I’m not saying “don’t be afraid or worried.” There is often reason to have those feelings. Instead of letting them overwhelm and push me into reactivity, I use them to get motivated into effective action. There are a number of things I’ve found to be helpful in creating conditions that reduce my reactivity and increase my capacity for thoughtful response.
1. Gathering information.
I now subscribe to and read more sources of news and commentary. I need this because I need more sources than what’s going on in my own mind to understand and integrate what is happening, and to work out what I think.
2. Limiting and scheduling exposure to news and social media.
My ritual used to be to read the news and social media first thing in the morning. Now I am waiting until a little later on, when I feel awake, energized and less vulnerable.
I choose who to follow and what to read on social media. It can be helpful to read thoughtful comments and posts, whether they’re written by people whose views I share or differ from. I try to avoid reading reactive rants from anywhere along the political spectrum as a way of keeping my anxiety level down.
3. Choosing actions.
I cannot financially support every cause, join every march or contact my legislators on every issue. I can trust that others have my back. There are millions of us across the country and around the world. Collectively we can cover all the necessary bases.This frees me of the overwhelm that otherwise might take over. I choose those that I have time and energy for, that I am naturally drawn to, that use my gifts and talents, and that I feel good about.
Acknowledging fears and anxieties
Pushing aside or avoiding unpleasant feelings like fears and anxiety doesn’t work for the long haul. Neither does getting caught in them so that they cause paralysis or despair. What does help? For me, it’s useful to identify those that are realistic and then create strategies and plans to address them. Some realistic fears are immediate concerns. Others are possible but more unlikely. Some are just free-floating anxieties that I can’t do much about.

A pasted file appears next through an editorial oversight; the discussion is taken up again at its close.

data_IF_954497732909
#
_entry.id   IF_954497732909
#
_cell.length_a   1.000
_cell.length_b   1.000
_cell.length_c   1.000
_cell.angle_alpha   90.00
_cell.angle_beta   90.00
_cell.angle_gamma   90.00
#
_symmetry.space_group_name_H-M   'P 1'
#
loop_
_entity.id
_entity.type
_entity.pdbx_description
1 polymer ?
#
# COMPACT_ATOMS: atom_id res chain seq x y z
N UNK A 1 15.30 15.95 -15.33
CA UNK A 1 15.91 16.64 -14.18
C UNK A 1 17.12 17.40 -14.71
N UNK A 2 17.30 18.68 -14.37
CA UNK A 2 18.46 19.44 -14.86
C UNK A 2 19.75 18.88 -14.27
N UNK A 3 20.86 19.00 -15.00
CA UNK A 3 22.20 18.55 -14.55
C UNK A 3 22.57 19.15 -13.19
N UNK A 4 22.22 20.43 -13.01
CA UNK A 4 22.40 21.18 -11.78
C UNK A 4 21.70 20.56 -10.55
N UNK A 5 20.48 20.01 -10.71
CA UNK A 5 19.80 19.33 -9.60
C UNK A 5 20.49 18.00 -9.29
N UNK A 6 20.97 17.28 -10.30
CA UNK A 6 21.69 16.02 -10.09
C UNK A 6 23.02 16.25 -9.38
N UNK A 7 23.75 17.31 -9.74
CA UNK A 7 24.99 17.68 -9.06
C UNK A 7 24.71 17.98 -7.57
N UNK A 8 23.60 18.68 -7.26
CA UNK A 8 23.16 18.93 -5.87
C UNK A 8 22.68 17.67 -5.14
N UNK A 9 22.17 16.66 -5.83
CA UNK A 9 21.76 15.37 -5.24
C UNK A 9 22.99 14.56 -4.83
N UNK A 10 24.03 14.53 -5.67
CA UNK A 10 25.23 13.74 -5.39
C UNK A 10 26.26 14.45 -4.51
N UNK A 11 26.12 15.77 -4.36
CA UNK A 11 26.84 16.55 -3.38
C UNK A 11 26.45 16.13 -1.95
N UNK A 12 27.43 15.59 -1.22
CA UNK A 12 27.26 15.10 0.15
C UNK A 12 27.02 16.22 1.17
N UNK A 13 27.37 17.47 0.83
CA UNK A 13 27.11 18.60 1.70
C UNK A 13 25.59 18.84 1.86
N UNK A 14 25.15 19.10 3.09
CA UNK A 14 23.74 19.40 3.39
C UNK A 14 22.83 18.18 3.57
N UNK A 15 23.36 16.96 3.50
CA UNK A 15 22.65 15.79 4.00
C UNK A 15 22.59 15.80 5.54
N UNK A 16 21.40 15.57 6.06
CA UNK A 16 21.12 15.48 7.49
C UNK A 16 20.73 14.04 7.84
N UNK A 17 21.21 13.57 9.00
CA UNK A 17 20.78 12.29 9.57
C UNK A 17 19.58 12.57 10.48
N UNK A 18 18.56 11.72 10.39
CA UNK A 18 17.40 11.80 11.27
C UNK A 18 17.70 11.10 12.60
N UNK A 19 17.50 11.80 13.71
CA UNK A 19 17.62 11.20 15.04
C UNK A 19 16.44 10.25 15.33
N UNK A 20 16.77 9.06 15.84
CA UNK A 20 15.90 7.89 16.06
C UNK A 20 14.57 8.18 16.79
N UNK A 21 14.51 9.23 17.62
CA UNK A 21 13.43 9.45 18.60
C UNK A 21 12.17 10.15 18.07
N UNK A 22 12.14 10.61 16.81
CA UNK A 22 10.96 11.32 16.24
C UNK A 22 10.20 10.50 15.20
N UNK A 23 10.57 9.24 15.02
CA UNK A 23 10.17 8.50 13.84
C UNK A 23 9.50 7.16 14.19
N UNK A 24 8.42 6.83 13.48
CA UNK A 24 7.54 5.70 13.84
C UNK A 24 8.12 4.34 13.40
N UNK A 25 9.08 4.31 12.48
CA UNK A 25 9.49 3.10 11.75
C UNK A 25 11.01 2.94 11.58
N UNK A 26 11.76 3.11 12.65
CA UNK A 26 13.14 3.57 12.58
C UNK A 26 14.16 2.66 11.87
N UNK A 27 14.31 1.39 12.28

For the immediate threats, I do what I can to minimize the danger involved. With those that are possible but less likely, I take what steps I can to protect myself and my family from what I see to be the most threatening. For those that seem to be unrealistic or exaggerated, I recognize them and then limit the time I allow myself to spend thinking about them.Strategies like writing about them or doing some deep, slow breathing while saying “Let go” can help me stop the thoughts that are reinforcing anxious feelings. Reading and listening to what others have to say about this has been helpful to me too (see the resources below).
In for the Long Haul
Our task during turbulent times is to take care of ourselves so we can commit to effective action for the long haul. This starts with taking care of ourselves, not to shut out the world, but to strengthen ourselves to fully engage in it, in all of it’s strife and all of it’s glory.
Some Readings and Resources
Art and Writing Prompts
Sarah Tillman – Start and End Happy (video)
Lucia Capacchione – The Creative Journal (book)
Louise DeSalvo – Writing As A Way of Healing (book)
Keys to Change Facebook Group – request to join
Self Care and Self-Compassion
Mirah Curzer How to Stay Outraged Without Losing Your Mind (article)
Suzi Banks Baum – on honoring your instinct for self care (blog post).
Reactivity and Thoughtful Response
Susan Piver – Five Ways Not to Bite the Trump Hook (blog post)
Nancy Seibel – Action or Reaction? (blog post)
[Originally published January 31, 2017. Revised and re-published June 12, 2017, September 9, 2017 and April 30,2020]